Intracranial aneurysms

Due to significant risk of death and disability in the course of CNS bleeding, intracranial aneurysms (also called cerebral or brain aneurysms) are the most dangerous of all the extra-renal manifestations of ADPKD [11]. They occur in about 6% of patients with ADPKD without any family history of intracranial aneurysms and as many as 16% of patients with such family history [12]. In the general population, the incidence of intracranial aneurysms is estimated at 1-2% [13] (Table 1). Their occurrence is slightly more common in women, the incidence increases with age, and the peak of their occurrence, according to different authors, falls on the fourth or sixth decade of life [14-16]. There are two types of intracranial aneurysms (85% are saccular and 15% are fusiform) and they form as a result of damage to the elastic central membrane of the vessel [17]. 90% of the aneurysms are located in the anterior circulation of the brain, most often in the internal carotid, middle cerebral and anterior communicating arteries). Posterior circulation aneurysms are much less frequent. Most of the aneurysms have a diameter < 6mm, with an average of 3.5 mm (3 mm for women and 4 mm for men) [16-18].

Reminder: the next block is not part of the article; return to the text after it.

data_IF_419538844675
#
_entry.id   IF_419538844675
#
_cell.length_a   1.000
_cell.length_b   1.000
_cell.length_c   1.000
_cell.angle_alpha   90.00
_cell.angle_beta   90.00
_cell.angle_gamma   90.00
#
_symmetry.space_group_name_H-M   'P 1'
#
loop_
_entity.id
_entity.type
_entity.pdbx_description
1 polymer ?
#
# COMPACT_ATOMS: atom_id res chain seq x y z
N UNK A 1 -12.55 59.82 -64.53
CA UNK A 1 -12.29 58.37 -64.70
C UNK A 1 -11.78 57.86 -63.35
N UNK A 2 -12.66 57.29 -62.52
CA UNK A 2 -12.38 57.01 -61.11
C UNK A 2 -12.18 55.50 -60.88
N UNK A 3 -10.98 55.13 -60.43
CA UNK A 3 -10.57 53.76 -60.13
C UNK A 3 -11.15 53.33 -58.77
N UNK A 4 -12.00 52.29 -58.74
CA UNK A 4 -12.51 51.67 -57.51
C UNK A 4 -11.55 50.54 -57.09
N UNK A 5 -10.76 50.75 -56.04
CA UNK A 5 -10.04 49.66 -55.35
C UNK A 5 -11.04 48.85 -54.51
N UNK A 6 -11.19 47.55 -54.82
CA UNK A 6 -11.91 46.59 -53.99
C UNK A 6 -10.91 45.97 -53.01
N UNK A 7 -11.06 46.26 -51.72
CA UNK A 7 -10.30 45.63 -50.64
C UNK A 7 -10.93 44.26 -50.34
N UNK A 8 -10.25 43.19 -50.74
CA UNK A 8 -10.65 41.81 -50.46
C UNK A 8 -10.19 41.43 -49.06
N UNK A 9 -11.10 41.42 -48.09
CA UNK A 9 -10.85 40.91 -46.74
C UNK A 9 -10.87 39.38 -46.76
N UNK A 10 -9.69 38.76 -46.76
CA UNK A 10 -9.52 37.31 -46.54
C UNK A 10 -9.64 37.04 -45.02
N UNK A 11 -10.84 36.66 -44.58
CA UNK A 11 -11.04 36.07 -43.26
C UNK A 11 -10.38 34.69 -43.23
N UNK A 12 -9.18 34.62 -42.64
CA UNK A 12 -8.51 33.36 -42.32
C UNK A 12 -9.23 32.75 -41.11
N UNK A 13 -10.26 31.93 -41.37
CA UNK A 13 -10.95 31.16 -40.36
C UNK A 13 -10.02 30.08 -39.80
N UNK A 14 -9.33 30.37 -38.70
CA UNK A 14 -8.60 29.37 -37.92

Table 1. The incidence of vascular complications in patients with ADPKD

 

In most cases, intracranial aneurysms grow asymptomatically. Some of the aneurysms cause a local mass effect, sometimes the cerebral ischemia is caused by clot material released from the dome of the aneurysm. However, an aneurysm rupture and SAH (subarachnoid hemorrhage) is observed in only about 0.3-2.3% of the cases [16]. The risk of aneurysm rupture increases with its diameter. Depending on their location, aneurysms located in the posterior circulation rupture more often. In the case of anterior circulation, the risk of hemorrhage increases when the diameter of the aneurysm is > 7 mm. In the posterior cerebral circulation, it is independent of the diameter [19]. Additional independent risk factors for aneurysm rapture and SAH are alcohol abuse, nicotinism and poor blood pressure control [20].